my talk reviewed research on employment and crime. i learned much, but the highlight was a discussion with reynaldo decerega, a new youth development specialist at the department of labor. he described programs designed to place young people with records into high-growth industries. i've long lamented that job training in juvenile facilities seem to be preparing delinquent youth for the job market of the 1940s. it is sad to see kids working hard to learn, say, typesetting on ancient printing presses -- especially when almost everybody on the outside has been setting type on a pc since the 1980s.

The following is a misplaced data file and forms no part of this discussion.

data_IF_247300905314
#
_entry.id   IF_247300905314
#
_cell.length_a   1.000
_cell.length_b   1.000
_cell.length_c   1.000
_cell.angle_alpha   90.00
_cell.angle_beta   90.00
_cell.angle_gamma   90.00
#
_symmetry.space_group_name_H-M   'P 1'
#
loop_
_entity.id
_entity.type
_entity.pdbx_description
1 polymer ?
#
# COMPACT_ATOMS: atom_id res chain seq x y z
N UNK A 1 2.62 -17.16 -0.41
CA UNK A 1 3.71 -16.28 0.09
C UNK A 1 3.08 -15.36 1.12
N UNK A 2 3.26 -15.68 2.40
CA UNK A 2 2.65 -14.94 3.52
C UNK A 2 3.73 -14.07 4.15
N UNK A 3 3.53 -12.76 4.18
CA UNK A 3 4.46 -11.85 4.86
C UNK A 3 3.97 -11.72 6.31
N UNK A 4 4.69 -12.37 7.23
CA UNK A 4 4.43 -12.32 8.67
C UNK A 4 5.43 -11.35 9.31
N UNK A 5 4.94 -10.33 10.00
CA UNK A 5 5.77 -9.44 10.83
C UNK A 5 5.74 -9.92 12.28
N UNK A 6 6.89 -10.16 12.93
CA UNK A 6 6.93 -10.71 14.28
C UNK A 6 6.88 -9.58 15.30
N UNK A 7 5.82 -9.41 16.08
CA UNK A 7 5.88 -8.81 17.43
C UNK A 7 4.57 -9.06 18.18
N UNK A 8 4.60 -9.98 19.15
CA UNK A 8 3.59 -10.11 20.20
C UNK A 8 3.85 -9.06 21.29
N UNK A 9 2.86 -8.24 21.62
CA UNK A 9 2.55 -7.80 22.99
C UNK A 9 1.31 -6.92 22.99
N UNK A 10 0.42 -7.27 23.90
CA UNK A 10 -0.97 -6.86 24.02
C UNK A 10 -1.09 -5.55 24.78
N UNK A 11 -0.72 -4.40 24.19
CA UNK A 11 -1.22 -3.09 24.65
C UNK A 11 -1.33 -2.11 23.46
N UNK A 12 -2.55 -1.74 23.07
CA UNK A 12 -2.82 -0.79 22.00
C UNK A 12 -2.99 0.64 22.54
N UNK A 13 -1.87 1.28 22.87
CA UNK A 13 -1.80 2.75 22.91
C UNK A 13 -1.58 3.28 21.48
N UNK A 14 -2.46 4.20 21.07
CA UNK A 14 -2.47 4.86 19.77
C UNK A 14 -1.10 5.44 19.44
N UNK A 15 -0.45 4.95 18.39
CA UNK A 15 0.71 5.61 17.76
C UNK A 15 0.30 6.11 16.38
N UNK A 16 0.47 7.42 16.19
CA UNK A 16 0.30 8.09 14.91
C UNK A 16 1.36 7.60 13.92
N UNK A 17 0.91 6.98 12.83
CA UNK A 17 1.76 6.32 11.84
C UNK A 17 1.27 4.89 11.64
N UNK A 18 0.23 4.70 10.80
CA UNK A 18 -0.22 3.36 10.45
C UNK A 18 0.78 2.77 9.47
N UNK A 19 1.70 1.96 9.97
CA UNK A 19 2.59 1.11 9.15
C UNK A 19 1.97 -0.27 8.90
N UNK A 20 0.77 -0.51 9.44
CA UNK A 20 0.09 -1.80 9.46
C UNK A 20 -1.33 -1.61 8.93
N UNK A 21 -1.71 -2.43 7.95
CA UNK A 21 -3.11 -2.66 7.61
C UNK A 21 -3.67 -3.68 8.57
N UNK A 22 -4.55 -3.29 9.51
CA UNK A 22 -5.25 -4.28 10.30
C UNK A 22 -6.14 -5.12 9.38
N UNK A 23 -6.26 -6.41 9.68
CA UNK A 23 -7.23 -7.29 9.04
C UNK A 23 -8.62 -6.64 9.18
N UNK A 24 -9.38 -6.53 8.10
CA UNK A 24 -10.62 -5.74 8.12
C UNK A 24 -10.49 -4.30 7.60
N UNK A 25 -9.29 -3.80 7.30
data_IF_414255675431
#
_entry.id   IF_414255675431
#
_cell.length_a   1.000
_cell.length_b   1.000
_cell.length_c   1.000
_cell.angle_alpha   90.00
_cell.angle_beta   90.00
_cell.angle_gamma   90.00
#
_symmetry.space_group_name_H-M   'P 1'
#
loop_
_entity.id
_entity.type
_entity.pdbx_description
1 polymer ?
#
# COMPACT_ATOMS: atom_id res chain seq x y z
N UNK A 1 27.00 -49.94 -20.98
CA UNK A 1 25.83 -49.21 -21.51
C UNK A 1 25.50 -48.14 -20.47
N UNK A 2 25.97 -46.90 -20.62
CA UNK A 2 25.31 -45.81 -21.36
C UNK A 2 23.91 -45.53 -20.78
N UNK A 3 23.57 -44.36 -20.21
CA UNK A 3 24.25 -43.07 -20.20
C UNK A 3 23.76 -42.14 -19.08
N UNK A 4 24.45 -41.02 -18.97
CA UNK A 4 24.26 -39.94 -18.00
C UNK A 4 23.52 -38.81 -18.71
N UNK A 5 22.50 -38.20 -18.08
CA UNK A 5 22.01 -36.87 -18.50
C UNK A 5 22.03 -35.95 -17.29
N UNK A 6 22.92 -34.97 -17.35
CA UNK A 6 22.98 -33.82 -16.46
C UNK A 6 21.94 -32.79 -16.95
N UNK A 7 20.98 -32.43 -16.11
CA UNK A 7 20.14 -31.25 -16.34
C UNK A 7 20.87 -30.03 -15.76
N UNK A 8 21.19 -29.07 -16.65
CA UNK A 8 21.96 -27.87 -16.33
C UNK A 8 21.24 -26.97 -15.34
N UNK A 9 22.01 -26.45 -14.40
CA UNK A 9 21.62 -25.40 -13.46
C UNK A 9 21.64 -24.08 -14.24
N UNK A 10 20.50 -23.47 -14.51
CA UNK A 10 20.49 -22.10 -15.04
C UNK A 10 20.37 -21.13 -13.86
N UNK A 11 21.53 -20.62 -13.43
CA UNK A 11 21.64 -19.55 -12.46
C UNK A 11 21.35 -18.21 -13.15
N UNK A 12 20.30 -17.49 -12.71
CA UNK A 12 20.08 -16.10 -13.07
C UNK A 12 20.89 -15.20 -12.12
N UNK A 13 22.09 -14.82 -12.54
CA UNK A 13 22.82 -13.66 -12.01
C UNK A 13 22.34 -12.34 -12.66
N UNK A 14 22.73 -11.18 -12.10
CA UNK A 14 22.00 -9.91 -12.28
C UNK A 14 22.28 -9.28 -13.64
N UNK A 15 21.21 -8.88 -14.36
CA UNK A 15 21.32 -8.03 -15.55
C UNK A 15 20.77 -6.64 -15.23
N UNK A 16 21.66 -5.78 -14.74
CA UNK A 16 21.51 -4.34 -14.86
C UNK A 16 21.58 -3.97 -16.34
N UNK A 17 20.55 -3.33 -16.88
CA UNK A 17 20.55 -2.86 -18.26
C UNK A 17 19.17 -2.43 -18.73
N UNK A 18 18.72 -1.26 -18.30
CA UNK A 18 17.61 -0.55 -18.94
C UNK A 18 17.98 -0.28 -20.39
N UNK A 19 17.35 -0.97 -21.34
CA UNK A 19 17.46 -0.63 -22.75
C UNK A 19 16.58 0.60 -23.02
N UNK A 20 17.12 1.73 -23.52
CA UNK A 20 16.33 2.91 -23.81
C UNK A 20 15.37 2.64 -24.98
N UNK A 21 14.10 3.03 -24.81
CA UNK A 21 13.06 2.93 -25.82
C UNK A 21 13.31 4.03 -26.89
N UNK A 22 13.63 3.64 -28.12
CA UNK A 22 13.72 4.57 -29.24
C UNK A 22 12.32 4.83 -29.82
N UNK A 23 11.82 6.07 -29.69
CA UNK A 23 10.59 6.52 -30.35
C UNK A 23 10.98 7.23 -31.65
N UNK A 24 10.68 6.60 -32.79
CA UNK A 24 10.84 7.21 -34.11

mr. decerega offered a few examples of jobs in high-growth industries that would suit young offenders. in particular, he cited a program that moved a former drug dealer into a successful career in cell phone sales and services. hmm. such work takes advantage of an existing skill set and, presumably, cell phones will be around for a few more years. i'm just glad to see some thoughtful attention to the "what kind of training might lead to actual jobs" labor demand question, as well as the "instilling human capital into delinquent youth" labor supply question.